For most people today, ties are limited to wearing only for special occasions. A formal shirt—dress shirt to the Americans—is meant to be worn with a tie, but it’s common now to wear them with the collar open. James Bond has worn his collar open as far back as You Only Live Twice and as recently as Skyfall. In You Only Live Twice, Sean Connery folds his collar flat to behave more like a camp collar. Otherwise, Bond lets his collar stand up more naturally.

The two-button collar

Since the formal shirt’s collar is meant to be worn with a tie, it doesn’t always look right when worn open. Wide cutaway collars are too formal to be worn open, but narrow collars open don’t work so well either. Some people will disagree, but I think a middle-of-the-road spread collar is best, which is the type of collar James Bond usually wears open. Small, flimsy collars worn without a tie make an equally flimsy impression. A taller, firmer collar is most effective when worn open. Roger Moore’s 2-button collar in Live and Let Die is a great example of this, as is Daniel Craig’s large Tom Ford collar in Quantum of Solace.

Button-Down-CollarIn A View to a Kill, Roger Moore’s open-collared shirts have a button-down collar, a rather casual style that’s best worn without a tie. The buttons keep the collar points anchored to the shirt, propping up the collar. Hidden button-down collars are a similarly effective option for those who don’t like the look of a button-down collar. Yet another option is magnetic collar stays. Some will say that only a button-down collar, and never a spread or point collar, can be worn without a tie.

Collar-Outside-JumperWhen wearing a jumper it’s often debated whether to wear the shirt collar inside or outside the jumper’s collar. Roger Moore wears his collars outside a V-neck jumper in The Spy Who Loved Me and outside a crew-neck jumper in For Your Eyes Only. Pierce Brosnan does the same with his crew-neck jumper in GoldenEye. Currently it’s more fashionable to wear the collar inside the jumper, like Timothy Dalton does in The Living Daylights. When wearing a jacket, the shirt collar should stay inside the jacket’s collar, not over it like in Moonraker.

Open-Collar-Grey-SuitThe placement of the first button under the collar makes a difference as to how well the collar stands up. A higher first button keeps the collar standing up better. Turnbull & Asser’s first button is 3 inches from the bottom of the collar. Frank Foster’s first button is a mere 1 3/4 inches from bottom of the collar, which considerably helps keep the collar stand up. Roger Moore fastens all buttons under the collar on his Frank Foster button-down shirt in A View to a Kill (see image above), and it shows how high that first button is. However, that top button is ordinarily too high for Moore to keep fastened. When he wears his collar open, he typically also leaves open the first button, if not both the first and second buttons. Timothy Dalton in The Living Daylights, Pierce Brosnan and Daniel Craig also leave the first button open on their shirts.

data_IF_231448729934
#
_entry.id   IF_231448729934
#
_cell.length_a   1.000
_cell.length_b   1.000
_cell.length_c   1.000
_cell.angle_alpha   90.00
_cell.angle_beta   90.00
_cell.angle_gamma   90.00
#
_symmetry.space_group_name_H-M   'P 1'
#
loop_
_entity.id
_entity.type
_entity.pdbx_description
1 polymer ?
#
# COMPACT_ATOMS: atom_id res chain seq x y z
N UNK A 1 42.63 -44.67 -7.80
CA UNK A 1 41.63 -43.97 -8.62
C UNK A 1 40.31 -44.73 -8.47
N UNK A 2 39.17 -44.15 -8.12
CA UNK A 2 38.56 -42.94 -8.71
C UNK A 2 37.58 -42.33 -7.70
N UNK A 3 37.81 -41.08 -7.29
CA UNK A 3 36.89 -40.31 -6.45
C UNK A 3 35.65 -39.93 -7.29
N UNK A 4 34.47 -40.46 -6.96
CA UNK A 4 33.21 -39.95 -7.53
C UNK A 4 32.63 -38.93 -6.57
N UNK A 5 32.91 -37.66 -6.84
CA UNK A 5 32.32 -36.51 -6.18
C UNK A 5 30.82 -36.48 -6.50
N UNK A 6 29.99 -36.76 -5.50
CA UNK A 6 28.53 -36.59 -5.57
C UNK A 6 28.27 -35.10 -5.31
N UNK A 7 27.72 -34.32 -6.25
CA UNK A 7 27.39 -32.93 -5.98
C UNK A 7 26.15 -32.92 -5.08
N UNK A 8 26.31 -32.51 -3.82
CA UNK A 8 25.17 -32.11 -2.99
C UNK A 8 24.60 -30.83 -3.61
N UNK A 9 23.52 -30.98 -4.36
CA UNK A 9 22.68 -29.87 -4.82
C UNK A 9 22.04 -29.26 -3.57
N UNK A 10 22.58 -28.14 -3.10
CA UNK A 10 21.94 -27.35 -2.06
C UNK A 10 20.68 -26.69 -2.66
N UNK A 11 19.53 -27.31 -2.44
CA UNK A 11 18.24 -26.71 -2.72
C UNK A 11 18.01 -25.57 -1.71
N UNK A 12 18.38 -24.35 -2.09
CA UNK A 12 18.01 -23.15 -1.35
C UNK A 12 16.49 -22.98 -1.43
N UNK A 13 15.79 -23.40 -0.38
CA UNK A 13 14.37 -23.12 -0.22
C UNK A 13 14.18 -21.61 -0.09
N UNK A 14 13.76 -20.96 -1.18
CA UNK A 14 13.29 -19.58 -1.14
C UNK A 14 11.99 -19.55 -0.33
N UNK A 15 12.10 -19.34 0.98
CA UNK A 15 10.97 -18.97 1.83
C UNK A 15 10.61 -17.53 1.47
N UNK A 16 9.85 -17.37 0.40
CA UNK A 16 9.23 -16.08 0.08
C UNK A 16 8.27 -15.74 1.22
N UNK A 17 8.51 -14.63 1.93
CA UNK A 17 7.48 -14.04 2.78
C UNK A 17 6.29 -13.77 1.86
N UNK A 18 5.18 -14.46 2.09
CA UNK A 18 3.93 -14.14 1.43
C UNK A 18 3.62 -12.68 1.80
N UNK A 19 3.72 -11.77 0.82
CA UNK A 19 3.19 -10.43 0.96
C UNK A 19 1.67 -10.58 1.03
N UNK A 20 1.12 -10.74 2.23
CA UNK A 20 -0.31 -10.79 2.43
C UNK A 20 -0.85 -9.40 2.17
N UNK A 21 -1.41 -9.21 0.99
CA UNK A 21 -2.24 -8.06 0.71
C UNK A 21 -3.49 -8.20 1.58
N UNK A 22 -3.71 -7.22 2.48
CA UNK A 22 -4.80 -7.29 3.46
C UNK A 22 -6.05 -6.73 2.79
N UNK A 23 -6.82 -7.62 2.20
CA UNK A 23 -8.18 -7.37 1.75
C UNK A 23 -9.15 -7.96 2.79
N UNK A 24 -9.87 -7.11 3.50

In Licence to Kill, Timothy Dalton keeps his top button fastened, showing that he’s not as relaxed as Bond usually is with an open collar (see image below). Though dark lounge suits aren’t worn well without a tie, more informal summer suits and sports coats can be worn without a tie more effectively. It’s common to see men dressing in a dark suit and open collar for business these days, and in a professional setting only the collar button should be open. Unbuttoning more isn’t appropriate for men in a professional setting, especially when there’s chest hair present.

Dalton-Blue-Suit

Anatomy of a Frank Foster Shirt

Frank-Foster-Shirt

Frank Foster is mentioned a lot on here since he was Roger Moore’s shirtmaker for many years, and he also made shirts for Sean Connery, George Lazenby and others. He has played a larger role in the clothing of the Bond films more than any one other person has. I went to Frank Foster in July 2012 to order some bespoke shirts from him. So far I only have one—there are five more on the way—but it’s a beautiful shirt. The cloth is a blue and white hairline stripe. My shirt has many similarities to the ones he made for Roger Moore, but since it’s a bespoke shirt it’s make to complement my face and body.

Frank-Foster-Collar

The collar is a large spread, but not too wide. The points measure a long 3 1/8″, the back height measures 1 7/8″ and the collar band measures 1 3/8″ in front. There is 3/8″ of tie space and the collar points sit 5″ apart for a wider spread. The band is shaped with a concave curve in front of the collar leaves to prevent the band from showing above the tie knot. It’s especially smart to design the band like this when the collar is fairly tall in front, and it’s better for wearing with a tie than a 2-button collar. The collar has a lot of presence, but it’s not so large that it overwhelms the face. It’s the perfect size for my rather large head, but for a small man Foster makes a smaller collar. The collar is stitched 1/4″ from the edge, has removable collar stays, and has a non-fused but fairly stiff interlining. Though the interlining is stiff, it doesn’t feel like cardboard.